A heat recovery ventilator, or HRV, also called an air-to-air heat exchanger, can be installed to increase ventilation which will help reduce the radon levels in your home. An HRV will increase ventilation by introducing outdoor air while using the heated or cooled air being exhausted to warm or cool the incoming air. HRVs can be designed to ventilate all or part of your home, although they are more effective in reducing radon levels when used to ventilate only the basement. If properly balanced and maintained, they ensure a constant degree of ventilation throughout the year. HRVs also can improve air quality in homes that have other indoor pollutants. There could be significant increase in the heating and cooling costs with an HRV, but not as great as ventilation without heat recovery (see the installation and operating cost table).
Some natural ventilation occurs in all homes. By opening windows, doors, and vents on the lower floors you increase the ventilation in your home. This increase in ventilation mixes outdoor air with the indoor air containing radon, and can result in reduced radon levels. However, once windows, doors and vents are closed, radon concentrations most often return to previous values within about 12 hours. Natural ventilation in any type of home should normally be regarded as only a temporary radon reduction approach because of the following disadvantages: loss of conditioned air and related discomfort; greatly increased costs of conditioning additional outside air; and security concerns.
Radon in Water
Most often, the radon in your home’s indoor air can come from two sources, the soil or your water supply. Compared to radon entering your home through water, radon entering your home through soil is usually a much larger risk. If you are concerned about radon and you have a private well, consider testing for radon in both air and water. By testing for radon in both air and water, the results could enable you to more completely assess the radon mitigation options best suited to your situation. The devices and procedures for testing your home’s water supply are different from those used for measuring radon in air.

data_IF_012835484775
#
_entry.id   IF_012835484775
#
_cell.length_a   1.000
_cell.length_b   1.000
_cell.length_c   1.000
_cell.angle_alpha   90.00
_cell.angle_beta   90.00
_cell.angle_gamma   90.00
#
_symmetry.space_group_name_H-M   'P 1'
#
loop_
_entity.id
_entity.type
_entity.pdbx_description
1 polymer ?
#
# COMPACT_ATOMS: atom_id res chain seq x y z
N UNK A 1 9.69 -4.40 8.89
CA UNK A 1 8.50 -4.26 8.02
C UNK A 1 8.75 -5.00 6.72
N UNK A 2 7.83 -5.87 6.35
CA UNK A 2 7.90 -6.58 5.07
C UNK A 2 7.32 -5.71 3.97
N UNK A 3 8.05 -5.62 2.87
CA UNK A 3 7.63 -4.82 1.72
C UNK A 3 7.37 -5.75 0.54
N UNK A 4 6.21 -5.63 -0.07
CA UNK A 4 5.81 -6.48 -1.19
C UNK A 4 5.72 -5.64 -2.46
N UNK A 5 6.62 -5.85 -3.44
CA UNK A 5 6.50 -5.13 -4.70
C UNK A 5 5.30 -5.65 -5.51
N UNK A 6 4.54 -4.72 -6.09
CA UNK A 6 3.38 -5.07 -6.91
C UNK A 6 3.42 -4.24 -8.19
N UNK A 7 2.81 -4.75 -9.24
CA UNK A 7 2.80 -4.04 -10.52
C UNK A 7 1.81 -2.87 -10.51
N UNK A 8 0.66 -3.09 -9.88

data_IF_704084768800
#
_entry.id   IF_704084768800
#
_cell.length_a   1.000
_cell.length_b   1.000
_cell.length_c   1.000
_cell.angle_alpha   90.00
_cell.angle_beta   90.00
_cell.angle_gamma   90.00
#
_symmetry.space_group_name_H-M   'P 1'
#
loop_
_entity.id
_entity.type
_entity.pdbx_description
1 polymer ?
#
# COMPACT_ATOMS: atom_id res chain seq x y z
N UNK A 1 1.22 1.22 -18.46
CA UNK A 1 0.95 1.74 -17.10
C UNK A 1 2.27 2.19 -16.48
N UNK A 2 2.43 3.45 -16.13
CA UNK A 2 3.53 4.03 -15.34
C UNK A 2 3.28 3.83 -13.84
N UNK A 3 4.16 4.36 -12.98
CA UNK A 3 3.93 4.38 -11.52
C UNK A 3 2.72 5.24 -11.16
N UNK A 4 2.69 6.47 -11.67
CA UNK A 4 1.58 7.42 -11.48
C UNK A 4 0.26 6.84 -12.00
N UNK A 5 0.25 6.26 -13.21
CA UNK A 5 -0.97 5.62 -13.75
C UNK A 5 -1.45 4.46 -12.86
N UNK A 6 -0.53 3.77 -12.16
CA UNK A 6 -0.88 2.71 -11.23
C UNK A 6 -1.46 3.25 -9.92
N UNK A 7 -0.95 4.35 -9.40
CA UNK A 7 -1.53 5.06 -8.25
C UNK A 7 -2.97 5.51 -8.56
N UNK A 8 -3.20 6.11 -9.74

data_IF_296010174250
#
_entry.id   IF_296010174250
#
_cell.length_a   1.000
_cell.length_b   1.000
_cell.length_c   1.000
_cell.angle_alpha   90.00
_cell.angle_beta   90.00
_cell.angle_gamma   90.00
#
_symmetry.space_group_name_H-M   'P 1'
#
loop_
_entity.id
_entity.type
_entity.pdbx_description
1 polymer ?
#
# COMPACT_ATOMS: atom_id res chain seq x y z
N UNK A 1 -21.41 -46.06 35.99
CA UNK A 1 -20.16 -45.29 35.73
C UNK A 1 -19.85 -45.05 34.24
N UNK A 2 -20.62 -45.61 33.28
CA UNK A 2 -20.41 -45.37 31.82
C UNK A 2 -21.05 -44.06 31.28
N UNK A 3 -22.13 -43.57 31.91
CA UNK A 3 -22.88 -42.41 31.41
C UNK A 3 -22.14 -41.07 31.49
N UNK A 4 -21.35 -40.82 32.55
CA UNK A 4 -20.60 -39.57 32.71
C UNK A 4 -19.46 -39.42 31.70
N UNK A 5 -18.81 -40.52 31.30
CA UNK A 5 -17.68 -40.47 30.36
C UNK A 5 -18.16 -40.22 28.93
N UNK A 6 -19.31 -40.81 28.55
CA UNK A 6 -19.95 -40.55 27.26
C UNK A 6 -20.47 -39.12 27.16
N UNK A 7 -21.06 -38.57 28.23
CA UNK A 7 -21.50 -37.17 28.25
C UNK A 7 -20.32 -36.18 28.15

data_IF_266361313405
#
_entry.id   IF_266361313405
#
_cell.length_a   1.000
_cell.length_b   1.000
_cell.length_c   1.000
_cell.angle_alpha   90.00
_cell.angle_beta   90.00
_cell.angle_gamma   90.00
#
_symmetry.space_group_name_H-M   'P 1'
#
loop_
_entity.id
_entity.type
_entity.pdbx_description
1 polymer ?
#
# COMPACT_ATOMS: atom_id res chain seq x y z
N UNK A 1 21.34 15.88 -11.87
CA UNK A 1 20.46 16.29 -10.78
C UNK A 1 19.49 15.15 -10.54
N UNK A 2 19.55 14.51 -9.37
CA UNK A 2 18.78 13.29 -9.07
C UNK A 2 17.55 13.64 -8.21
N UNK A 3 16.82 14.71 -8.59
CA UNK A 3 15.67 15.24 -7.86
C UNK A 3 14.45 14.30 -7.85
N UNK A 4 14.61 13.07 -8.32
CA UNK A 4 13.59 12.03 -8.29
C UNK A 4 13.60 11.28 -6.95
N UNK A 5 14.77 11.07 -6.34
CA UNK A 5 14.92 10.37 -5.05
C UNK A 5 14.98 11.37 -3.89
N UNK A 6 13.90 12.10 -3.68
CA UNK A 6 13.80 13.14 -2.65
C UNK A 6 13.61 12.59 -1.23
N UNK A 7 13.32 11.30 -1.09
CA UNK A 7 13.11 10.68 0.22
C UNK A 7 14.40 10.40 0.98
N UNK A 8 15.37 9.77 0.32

The radon in your water supply poses an inhalation risk and a small ingestion risk. Most of your risk from radon in water comes from radon released into the air when water is used for showering and other household purposes. Research has shown that your risk of lung cancer from breathing radon in air is much larger than your risk of stomach cancer from swallowing water with radon in it.
Radon in your home’s water is not usually a problem when its source is surface water. A radon in water problem is more likely when its source is ground water, such as a private well or a public water supply system that uses ground water. Some public water systems treat their water to reduce radon levels before it is delivered to your home. If you are concerned that radon may be entering your home through the water and your water comes from a public water supply, contact your water supplier.
If you’ve tested your private well and have a radon in water problem, it can be easily fixed. Your home’s water supply can be treated in one of two ways. Point-of-entry treatment for the whole home can effectively remove radon from the water before it enters your home’s water distribution system. Point-of-entry treatment usually employs either granular activated carbon, or GAC, filters or aeration systems. While GAC filters usually cost less than aeration systems, filters can collect radioactivity and may require a special method of disposal. Both GAC filters and aeration systems have advantages and disadvantages that should be discussed with your state radon office or a water treatment professional. Point-of-use treatment devices remove radon from your water at the tap, but only treat a small portion of the water you use, such as the water you drink. Point-of-use devices are not effective in reducing the risk from breathing radon released into the air from all water used in the home.